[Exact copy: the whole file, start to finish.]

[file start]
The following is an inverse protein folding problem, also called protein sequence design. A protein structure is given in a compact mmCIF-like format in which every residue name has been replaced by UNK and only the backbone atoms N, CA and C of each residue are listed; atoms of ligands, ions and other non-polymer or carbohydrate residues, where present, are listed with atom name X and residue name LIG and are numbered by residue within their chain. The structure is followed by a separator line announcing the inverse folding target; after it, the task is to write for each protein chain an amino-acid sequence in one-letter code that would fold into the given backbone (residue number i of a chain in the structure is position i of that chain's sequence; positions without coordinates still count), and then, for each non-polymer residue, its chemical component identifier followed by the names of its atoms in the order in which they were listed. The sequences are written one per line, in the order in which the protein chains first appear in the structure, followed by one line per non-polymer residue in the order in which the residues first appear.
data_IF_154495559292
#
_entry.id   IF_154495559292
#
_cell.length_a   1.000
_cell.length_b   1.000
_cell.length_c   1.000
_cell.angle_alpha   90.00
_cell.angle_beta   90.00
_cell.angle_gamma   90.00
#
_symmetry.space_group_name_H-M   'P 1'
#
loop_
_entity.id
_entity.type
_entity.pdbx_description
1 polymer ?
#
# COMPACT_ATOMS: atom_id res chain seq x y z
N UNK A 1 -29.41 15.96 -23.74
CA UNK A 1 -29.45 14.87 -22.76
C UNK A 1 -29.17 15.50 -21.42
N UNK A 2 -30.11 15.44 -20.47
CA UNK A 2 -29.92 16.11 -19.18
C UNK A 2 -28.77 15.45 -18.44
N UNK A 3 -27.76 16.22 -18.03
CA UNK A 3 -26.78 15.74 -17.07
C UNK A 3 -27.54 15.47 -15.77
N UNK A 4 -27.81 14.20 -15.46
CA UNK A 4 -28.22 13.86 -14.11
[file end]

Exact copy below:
The following is an inverse protein folding problem, also called protein sequence design. A protein structure is given in a compact mmCIF-like format in which every residue name has been replaced by UNK and only the backbone atoms N, CA and C of each residue are listed; atoms of ligands, ions and other non-polymer or carbohydrate residues, where present, are listed with atom name X and residue name LIG and are numbered by residue within their chain. The structure is followed by a separator line announcing the inverse folding target; after it, the task is to write for each protein chain an amino-acid sequence in one-letter code that would fold into the given backbone (residue number i of a chain in the structure is position i of that chain's sequence; positions without coordinates still count), and then, for each non-polymer residue, its chemical component identifier followed by the names of its atoms in the order in which they were listed. The sequences are written one per line, in the order in which the protein chains first appear in the structure, followed by one line per non-polymer residue in the order in which the residues first appear.
data_IF_154495559292
#
_entry.id   IF_154495559292
#
_cell.length_a   1.000
_cell.length_b   1.000
_cell.length_c   1.000
_cell.angle_alpha   90.00
_cell.angle_beta   90.00
_cell.angle_gamma   90.00
#
_symmetry.space_group_name_H-M   'P 1'
#
loop_
_entity.id
_entity.type
_entity.pdbx_description
1 polymer ?
#
# COMPACT_ATOMS: atom_id res chain seq x y z
N UNK A 1 -29.41 15.96 -23.74
CA UNK A 1 -29.45 14.87 -22.76
C UNK A 1 -29.17 15.50 -21.42
N UNK A 2 -30.11 15.44 -20.47
CA UNK A 2 -29.92 16.11 -19.18
C UNK A 2 -28.77 15.45 -18.44
N UNK A 3 -27.76 16.22 -18.03
CA UNK A 3 -26.78 15.74 -17.07
C UNK A 3 -27.54 15.47 -15.77
N UNK A 4 -27.81 14.20 -15.46
CA UNK A 4 -28.22 13.86 -14.11